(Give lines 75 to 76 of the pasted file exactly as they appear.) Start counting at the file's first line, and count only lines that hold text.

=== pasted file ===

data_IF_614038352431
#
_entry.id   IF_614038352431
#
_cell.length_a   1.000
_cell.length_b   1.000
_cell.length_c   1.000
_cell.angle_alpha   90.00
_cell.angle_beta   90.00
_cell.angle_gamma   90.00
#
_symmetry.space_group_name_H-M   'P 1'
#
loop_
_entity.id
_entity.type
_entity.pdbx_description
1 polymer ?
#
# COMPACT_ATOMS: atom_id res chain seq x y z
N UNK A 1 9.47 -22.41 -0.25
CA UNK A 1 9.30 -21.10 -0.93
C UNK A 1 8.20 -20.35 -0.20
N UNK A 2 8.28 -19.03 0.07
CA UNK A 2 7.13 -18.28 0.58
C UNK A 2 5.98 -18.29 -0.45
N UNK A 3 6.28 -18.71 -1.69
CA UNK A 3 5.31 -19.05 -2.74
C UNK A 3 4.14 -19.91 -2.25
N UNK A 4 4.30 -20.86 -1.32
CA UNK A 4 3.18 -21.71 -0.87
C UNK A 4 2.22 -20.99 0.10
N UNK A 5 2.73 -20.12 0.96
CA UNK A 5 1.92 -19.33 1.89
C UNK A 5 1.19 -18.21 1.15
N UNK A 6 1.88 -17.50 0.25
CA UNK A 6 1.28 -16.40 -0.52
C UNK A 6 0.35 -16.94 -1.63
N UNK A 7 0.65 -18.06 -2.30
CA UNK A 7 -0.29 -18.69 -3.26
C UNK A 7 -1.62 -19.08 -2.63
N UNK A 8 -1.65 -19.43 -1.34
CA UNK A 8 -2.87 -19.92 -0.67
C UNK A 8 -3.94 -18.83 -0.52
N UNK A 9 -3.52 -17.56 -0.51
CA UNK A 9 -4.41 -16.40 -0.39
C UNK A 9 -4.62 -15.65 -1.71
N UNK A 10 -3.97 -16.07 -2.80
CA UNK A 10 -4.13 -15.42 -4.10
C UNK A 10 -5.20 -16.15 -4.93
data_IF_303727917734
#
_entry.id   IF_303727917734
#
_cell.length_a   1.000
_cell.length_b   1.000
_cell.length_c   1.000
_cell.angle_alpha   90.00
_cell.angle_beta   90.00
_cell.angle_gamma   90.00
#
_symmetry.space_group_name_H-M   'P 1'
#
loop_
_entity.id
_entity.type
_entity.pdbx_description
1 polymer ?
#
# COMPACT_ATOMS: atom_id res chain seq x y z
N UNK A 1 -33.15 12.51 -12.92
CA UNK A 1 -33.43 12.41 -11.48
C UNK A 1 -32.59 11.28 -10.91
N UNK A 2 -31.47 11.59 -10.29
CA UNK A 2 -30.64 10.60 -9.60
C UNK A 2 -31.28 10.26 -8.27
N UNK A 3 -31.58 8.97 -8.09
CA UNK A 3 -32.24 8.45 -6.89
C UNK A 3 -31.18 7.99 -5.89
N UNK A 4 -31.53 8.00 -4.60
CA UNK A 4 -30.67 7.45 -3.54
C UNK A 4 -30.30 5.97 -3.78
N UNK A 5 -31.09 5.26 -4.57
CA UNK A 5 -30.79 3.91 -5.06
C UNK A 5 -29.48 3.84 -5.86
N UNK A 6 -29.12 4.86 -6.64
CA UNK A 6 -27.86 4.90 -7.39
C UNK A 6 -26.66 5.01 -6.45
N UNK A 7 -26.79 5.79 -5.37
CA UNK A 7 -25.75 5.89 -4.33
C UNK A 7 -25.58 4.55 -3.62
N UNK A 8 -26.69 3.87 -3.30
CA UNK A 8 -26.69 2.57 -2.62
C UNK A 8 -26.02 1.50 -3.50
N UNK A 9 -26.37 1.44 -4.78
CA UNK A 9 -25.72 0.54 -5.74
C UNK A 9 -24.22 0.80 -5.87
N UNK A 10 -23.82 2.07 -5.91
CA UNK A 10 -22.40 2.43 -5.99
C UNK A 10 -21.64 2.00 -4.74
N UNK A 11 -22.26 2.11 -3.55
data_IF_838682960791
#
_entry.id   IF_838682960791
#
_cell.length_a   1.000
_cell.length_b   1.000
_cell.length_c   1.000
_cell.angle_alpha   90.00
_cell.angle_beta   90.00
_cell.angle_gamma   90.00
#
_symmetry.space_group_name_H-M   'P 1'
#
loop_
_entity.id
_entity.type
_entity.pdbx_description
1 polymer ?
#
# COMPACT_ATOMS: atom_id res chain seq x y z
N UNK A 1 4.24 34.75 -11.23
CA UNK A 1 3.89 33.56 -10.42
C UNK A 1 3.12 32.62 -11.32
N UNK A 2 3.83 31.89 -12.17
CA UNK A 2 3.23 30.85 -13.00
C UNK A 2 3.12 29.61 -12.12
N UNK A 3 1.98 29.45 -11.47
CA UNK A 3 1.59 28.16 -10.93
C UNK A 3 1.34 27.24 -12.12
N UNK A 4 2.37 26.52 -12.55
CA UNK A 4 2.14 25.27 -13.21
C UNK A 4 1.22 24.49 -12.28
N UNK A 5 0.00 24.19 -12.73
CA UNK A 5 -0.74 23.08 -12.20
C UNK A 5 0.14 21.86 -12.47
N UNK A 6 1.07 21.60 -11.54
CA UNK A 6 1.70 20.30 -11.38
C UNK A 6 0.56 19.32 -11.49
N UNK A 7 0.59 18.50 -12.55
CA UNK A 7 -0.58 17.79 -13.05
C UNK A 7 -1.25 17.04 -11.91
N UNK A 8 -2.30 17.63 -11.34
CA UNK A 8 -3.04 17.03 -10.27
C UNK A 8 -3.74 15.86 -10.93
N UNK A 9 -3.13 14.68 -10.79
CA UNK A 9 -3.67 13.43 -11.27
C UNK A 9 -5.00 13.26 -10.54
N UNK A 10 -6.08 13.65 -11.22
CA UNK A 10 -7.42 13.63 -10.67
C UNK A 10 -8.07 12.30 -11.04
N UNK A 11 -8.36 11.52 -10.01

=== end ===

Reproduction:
CA UNK A 2 -30.64 10.60 -9.60
C UNK A 2 -31.28 10.26 -8.27